(II) The absorption rate varies depending on the combination of foods

How we combine different foods in a meal also makes a difference in hunger and the absorption rate.

As an example, consider a 400 kcal of breakfast (a slice of toast, ham, fried egg). Even if the caloric intake increases, I think adding a burdock salad, cheese, beans, sautéed mushrooms, etc., to breakfast will suppress hunger at lunch and help reduce the rise in blood glucose levels.

I believe it’s partly because that by constantly eating indigestible foods that contain a lot of fiber, or foods that take a long time to digest, undigested food will remain in the gut which suppresses hunger and decreases the absorption rate. It might also be possible that the fiber itself slightly hinders absorption.

Fibrous vegetables

Therefore, even if caloric intake is increased, adding these foods to the three daily meals can still be beneficial for dieting.

Conversely, even if caloric intake is reduced, eating only fiber-poor and highly processed foods which are digested quickly give us a lot of energy for very little work[4]. It may increase the absorption rate because of the constant feeling of hunger, and in turn, it may result in repeated ups and downs in blood sugar levels.

(III) Fat does not always make you fat

How we combine macronutrients such as carbohydrates, proteins, and fats in a meal also makes a difference.

Based on calorie theory, we are taught by nutritionists, doctors, and TV programs, that "if you eat a lot of fat, you will get fat" because fat has nine kilo calories of energy per gram.

However, studies have repeatedly shown until the 1970's that diets that reduced carbohydrates and increased protein and fat as much as one wanted, as seen in carbohydrate-restricted diets, had caused weight loss in subjects, even though their daily caloric intake increased[5].

The DIRECT (Dietary Intervention Randomized Controlled Trial) study conducted in Israel in 2008 also confirmed that the "Mediterranean Diet" and the "Atkins Diet" (low carbohydrate) had a greater effect on body fat loss than the "low-fat diet" [6 ].

Of course, it is known that the energy to digest protein (diet-induced thermogenesis) is higher and that it makes a difference in the hormones stimulated, but what I’d like to add is the absorption factor.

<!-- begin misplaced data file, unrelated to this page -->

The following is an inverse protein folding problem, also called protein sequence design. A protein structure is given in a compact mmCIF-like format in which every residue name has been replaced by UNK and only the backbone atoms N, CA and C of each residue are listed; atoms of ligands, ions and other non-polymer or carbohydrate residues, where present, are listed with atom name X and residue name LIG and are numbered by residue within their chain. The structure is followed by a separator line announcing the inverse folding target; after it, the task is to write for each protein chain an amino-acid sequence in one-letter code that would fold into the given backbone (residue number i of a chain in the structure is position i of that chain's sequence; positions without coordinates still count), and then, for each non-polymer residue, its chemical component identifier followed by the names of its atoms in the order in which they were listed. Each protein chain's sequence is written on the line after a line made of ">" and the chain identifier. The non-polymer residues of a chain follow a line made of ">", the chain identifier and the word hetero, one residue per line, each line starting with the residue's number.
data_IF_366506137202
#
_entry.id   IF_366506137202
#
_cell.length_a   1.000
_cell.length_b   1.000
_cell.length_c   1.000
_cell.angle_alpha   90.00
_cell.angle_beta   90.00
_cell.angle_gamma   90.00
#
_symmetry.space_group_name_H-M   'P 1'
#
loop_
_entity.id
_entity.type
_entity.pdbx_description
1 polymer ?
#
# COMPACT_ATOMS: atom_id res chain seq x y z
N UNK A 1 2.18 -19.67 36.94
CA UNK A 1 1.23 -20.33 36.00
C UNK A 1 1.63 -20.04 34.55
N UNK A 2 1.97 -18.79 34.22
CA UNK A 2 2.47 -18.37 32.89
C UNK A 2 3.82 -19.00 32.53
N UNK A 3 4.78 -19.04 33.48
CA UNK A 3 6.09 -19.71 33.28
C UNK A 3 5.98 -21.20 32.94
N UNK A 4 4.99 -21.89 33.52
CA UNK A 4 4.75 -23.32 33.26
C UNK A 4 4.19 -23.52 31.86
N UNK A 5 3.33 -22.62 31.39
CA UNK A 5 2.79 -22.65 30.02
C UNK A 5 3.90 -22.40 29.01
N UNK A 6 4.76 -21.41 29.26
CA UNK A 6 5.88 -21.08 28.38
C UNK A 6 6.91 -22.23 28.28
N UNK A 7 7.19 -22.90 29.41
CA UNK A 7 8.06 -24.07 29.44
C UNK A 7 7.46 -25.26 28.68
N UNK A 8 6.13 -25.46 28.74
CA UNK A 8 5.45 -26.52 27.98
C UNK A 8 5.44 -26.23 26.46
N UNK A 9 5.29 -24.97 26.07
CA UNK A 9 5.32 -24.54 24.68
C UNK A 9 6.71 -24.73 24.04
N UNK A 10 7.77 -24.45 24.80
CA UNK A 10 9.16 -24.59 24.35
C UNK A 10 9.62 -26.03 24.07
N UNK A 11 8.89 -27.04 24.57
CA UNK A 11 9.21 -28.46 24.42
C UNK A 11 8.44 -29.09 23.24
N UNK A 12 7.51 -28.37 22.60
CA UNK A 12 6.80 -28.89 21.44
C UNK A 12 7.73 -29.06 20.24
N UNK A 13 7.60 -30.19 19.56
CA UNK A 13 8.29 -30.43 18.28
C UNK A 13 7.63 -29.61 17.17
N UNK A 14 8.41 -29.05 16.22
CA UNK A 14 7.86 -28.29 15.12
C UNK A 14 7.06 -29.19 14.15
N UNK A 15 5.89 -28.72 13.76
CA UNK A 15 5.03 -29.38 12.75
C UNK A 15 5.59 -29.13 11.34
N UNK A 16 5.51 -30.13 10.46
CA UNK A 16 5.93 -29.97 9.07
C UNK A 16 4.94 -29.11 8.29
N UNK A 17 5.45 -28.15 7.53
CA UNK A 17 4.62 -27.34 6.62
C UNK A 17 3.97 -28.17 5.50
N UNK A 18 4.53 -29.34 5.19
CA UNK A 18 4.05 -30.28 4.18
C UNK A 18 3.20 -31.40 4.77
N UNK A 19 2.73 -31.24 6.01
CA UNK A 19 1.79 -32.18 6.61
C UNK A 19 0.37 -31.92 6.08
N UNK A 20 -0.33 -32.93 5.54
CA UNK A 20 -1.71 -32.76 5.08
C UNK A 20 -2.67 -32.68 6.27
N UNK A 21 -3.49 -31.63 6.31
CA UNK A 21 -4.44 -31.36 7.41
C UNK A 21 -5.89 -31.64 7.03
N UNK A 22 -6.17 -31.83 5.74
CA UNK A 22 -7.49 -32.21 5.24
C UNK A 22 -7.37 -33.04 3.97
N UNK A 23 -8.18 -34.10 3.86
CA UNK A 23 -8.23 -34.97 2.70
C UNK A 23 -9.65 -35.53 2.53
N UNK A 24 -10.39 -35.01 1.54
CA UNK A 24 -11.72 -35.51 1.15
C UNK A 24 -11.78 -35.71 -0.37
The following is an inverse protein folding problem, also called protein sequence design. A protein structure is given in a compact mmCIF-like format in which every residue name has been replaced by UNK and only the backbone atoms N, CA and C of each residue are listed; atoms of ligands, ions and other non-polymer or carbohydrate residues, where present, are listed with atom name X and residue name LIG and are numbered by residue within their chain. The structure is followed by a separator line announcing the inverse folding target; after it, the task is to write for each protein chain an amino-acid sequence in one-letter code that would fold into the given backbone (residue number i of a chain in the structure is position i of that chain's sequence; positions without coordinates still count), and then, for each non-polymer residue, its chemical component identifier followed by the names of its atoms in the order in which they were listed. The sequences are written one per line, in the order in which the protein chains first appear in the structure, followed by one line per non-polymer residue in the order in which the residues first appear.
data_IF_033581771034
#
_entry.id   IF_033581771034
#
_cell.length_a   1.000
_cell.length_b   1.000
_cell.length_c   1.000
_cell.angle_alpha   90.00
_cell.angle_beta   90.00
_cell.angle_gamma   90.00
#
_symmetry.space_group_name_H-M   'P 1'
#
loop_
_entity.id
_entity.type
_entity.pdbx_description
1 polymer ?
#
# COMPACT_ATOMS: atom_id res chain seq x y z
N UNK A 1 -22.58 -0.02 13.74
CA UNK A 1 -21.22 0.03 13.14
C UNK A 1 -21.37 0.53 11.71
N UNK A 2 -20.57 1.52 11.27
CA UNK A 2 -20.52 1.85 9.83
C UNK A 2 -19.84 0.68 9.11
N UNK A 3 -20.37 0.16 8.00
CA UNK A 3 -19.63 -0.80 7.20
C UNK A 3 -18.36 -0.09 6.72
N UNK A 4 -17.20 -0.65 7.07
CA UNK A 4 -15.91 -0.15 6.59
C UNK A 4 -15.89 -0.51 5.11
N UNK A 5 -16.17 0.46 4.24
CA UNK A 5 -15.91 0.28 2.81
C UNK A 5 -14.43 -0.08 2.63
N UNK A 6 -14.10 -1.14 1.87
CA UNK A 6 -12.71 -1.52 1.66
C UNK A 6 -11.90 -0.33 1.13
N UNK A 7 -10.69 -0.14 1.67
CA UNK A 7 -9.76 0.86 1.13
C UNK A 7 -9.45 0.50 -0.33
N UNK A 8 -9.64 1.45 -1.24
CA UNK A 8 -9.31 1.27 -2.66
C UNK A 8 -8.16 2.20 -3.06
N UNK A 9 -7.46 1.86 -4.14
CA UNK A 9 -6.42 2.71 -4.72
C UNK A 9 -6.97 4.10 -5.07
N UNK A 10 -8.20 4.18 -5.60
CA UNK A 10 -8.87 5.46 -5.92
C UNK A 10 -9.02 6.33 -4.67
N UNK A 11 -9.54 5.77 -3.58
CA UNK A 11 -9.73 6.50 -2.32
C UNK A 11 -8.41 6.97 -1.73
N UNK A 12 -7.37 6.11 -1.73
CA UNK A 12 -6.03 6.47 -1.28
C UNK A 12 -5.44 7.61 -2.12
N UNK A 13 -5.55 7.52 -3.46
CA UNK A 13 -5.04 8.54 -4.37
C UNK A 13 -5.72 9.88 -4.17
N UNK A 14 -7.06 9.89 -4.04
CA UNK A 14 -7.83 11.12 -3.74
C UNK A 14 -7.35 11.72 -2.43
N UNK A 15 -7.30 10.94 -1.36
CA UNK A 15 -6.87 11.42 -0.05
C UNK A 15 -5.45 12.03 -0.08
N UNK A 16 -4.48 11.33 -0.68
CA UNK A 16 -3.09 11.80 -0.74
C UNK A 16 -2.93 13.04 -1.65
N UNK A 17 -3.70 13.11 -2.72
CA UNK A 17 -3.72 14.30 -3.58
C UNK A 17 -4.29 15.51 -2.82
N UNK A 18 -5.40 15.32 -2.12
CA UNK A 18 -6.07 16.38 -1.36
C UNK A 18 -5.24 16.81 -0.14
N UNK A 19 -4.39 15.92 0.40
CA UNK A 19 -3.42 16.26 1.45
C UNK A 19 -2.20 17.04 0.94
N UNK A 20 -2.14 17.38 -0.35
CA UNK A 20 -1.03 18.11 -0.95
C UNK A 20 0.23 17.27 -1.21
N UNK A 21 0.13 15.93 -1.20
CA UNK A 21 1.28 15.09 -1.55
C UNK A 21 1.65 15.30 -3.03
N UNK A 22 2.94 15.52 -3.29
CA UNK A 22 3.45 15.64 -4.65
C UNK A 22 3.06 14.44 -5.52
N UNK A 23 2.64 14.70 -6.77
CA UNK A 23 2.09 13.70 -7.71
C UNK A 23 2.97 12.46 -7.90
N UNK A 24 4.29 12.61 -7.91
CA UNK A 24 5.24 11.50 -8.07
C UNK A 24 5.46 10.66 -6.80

For the same reason as the indigestible fibrous foods in section (2) above, a diet with less easily digestible refined carbohydrates and relatively more indigestible fats and meats (especially unprocessed slabs or chunks), etc. will reduce hunger, decrease absorption, and help you lose weight because the undigested food will remain in the gut for longer periods of time. More benefits should be obtained by incorporating fat into each meal or even between meals as snacks.

Of course, this effect may be less pronounced for people or ethnic groups that can digest fat and protein quickly, but for those who cannot digest fat quickly, including myself, consuming more fat will not cause weight gain.

I believe this may be related to data showing that in the U.S., the rates of obesity defined as having a body mass index of thirty or more increased dramatically from 1977 as a result of the promotion of low-fat diets (high carbohydrate) between 1976 and 1996 [7].

[Related article] Eating Fat/Oil Is a Deterrent to Gaining Weight

3.The fundamental cause of obesity can be explain by base weight value

The explanation in section 2 above is how the absorption rate changes in an individual, but as I’ve mentioned throughout this blog, the fundamental difference between overweight and thin people can be explained by the difference in base weight value.

When you gain or lose some weight depending on the amount of calories ingested or burned, I believe it is within the range of [B] ( blue arrow in the figure). 

But the increase in base weight itself is not directly related to the amount of calories you take in, because it is induced by the intestinal starvation mechanism.

And my theory is that this higher base weight means a state of "absolutely higher absorption" than a person of average weight, and since I believe that all nutrients are increased, the increase in weight is related not only to body fat, but also to increased muscle mass.

At this point, I can't point out the discrepancy in the Atwater coefficient to explain how one’s base weight changes, but I would certainly like to prove that people can gain weight due to intestinal starvation.

[1] Jason Fung, The Obesity Code, 2019, P.67.
[2] Rob Dunn,"Science Reveals Why Calorie Counts Are All Wrong",2013.
[3] Japan Food Research Laboratories, 「The Energy Content of Food (食品のエネルギーについて)」,2003.
[4] Rob Dunn,"Science Reveals Why Calorie Counts Are All Wrong",2013.
[5] Gary Taubes, Why We Get Fat, 2013, P164-175.
[6] Jason Fung, The Obesity Code, 2019, P.177-179.
[7] Jason Fung, The Obesity Code, 2019, P.54-55.

The Bottom Line

(1)While it makes sense to calculate daily caloric intake as an average guide in the case of mass food preparation (school lunches, elderly homes, etc.), it does not make much sense to apply it for dieting for each individual. There are many other problems in the concept of being overweight.

(2)The Atwater coefficient is based on the average subject’s ability to digest food , but the process of human digestion and absorption is complex and cannot be described by a system that consist of an average value.

(3)In my opinion, one’s absorption rate varies with how hungry you feel and the intensity of exercise you do. Moreover, what time of the day you eat, meal intervals, and which different foods are combined in a meal also affect the outcome.

(4)I believe that the fundamental cause of being overweight can be explained by "higher base weight," and reducing caloric intake may result in temporary weight loss, but in the long run, it will not be effective.